BQ Newsletter

Wing commander

Sunday 5 February 2012 7:00

It has been a dream since mankind conquered the skies, but the technology to drive and fly have now caught up, writes Josh Sims.

It is a nifty, fuel- and electrically-powered two-seater, offering green credentials and sportiness. But there is one compelling difference about the new concept from engineer-entrepreneurs Michael Moshier and Robert Bulaga. Their car flies. The Air Car combines advances in materials and electronics with duct-fan technology to offer the freedom of the skies with the same ease that the congestion of the roads is, to our frustration, increasingly experiencing.

But nor is the new Air Car alone in reaching for the clouds. A number of companies are in advanced stages of developing a variety of vehicles which propose to offer a new era in personal flight that overcomes the objections that have hindered development for decades – they are easy to fly, affordable to buy (or at least on a par with a top-end prestige car), to run and to house, and with practical proportions. Australian company Hoverbike begins test flights this year. MyCopter, another project, has won EU funding. And Terrafugia, whose Transition is pitched as a “roadable aircraft” (meaning you can also drive it), is set for take-off next year.

“How much better would it be to have a vehicle that meant you could go out of your door, take off, land in a parking lot and do your shopping,” suggests Robert Bulaga, president of Trek Aerospace, whose one-person Springtail vehicle is now also undergoing tests with a new Stanford University-developed stability control system that would allow it to be flown even hands-free.

“Initially these kinds of machines will be more the flying equivalents of sports-cars or motorbikes, with their users putting up with certain discomforts for the convenience and fun they’d bring,” adds Beluga – discounting, that is, the already considerable inevitable interest from the cloak-and-dagger likes of DARPA, the US’s Department of Defence Research Agency. “But they would eventually be a game-changer for the world in terms of mobility and the growing value of time. The movies have long promoted personal flight’s benefits, so many people have some dream of it. It’s surprising that it hasn’t happened yet. A truly personal craft could be available within a few years.”

Certainly advances in technology – lighter engines, carbon-fibre construction and computer modelling – and the de-regulation of flight, such as the US’s introduction of a new “light sport” aircraft category, which requires half the training needed for a typical pilot’s license, have made its realisation more likely soon. Indeed, a NASA study predicts that 25% of the US population will have access to some kind of personal flying vehicle – an air taxi service, for example – within 10 years. It adds that increased road congestion – a product of ever-increasing quantities of haulage, such that the average driving speed in the US now is just 30mph and not much better in the UK – will only ensure it happens.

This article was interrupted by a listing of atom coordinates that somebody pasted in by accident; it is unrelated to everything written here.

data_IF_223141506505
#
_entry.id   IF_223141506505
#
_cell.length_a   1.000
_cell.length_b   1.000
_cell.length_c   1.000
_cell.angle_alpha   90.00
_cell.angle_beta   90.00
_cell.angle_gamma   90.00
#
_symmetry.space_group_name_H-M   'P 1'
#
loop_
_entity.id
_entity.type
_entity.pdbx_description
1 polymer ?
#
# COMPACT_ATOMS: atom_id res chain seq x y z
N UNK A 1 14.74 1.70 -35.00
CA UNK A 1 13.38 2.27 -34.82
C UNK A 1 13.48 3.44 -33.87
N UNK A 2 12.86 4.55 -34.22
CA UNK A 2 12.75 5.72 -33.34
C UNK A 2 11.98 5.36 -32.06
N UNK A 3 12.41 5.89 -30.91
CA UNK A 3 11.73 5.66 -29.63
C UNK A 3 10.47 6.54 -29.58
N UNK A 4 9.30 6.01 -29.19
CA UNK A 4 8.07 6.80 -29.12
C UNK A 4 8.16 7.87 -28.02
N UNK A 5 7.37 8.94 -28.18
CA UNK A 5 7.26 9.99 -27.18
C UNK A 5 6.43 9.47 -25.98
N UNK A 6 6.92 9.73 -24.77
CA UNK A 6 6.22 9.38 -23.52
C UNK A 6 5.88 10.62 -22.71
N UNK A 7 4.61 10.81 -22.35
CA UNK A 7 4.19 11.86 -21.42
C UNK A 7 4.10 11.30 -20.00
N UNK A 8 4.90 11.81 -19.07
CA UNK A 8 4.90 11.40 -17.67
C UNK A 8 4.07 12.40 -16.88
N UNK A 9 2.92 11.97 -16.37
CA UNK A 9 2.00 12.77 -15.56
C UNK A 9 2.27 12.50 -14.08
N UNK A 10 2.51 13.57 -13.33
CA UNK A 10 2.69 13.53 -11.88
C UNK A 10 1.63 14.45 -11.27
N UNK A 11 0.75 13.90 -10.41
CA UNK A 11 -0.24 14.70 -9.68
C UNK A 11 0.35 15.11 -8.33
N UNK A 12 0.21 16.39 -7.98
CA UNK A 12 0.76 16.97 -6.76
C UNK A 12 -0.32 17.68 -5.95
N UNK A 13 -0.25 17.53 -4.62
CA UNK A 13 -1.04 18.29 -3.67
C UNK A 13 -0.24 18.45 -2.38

“The challenge to more general aviation has been not only the high-cost – be that the purchase price of an aircraft, the hanger rental or running costs, and the skills required to pilot a craft, but also practical issues – moving the aircraft around on the ground, dealing with bad weather,” says Richard Gersh, vice-president for business development at Terrafugia, which is also designing a flying Humvee for the US military.

“But with prototypes like this, and the others in development, each tackling the problem with different solutions, access to flight is coming down all the time. People have been thinking about personal air vehicles for decades and that remains a long-term vision. Now the barriers to becoming a pilot are lower than they have ever been.”

Providing that is, one has a head for heights. In some cases, “personal” aircraft really are personal. Trek’s aforementioned Springtail vehicle is almost the kind more strapped on than stepped into; it suggests the Bell Rocketbelt jet-pack that seemed so exotically ahead of its time following its appearance in Thunderball. In fact, an early Springtail model made an appearance in the Agent Cody Banks movie. New Zealand company Martin Jetpack has also been testing a similar fan-based vehicle since 2008, theoretically able to transport its pilot (sans passengers, golf clubs or groceries) for 30 minutes at 60mph and at 8,000ft and is now in its final phase of development.

Last year Time magazine named it “the most anticipated invention” following a $12m joint venture deal that plans to see an overseas factory built and making 500 Springtails a year by 2013. Is that too ambitious? Research by the various companies involved in shaping this new era of transport say the demand is there, much as it is for other trinkets, be they super-fast road-bikes or hand-built motor-boats. Some 100 people have already placed orders for the $200,000 Transition, while 460 orders have been taken for Icon Aircraft’s two-seater, folding wing flying boat. All that is really needed, as with many an engineering revolution, is money. Robert Moller has already spent $100m on developing his retro-futuristic, four-seater vertical take-off/landing M400 Skycar, picking up 50 lucrative patents as he has done so. As stylish as it is inventive, the Skycar is about as close to living like the Jetsons as transport will get in our lifetimes.

“Unfortunately, personal flying vehicles just aren’t something the investment community understands just yet,” he says. “The fact is though that the technology is already there to make flight available to everyone, and the appeal of that hummingbird sense of freedom to use all this empty space above us is widespread. It’s going to happen.”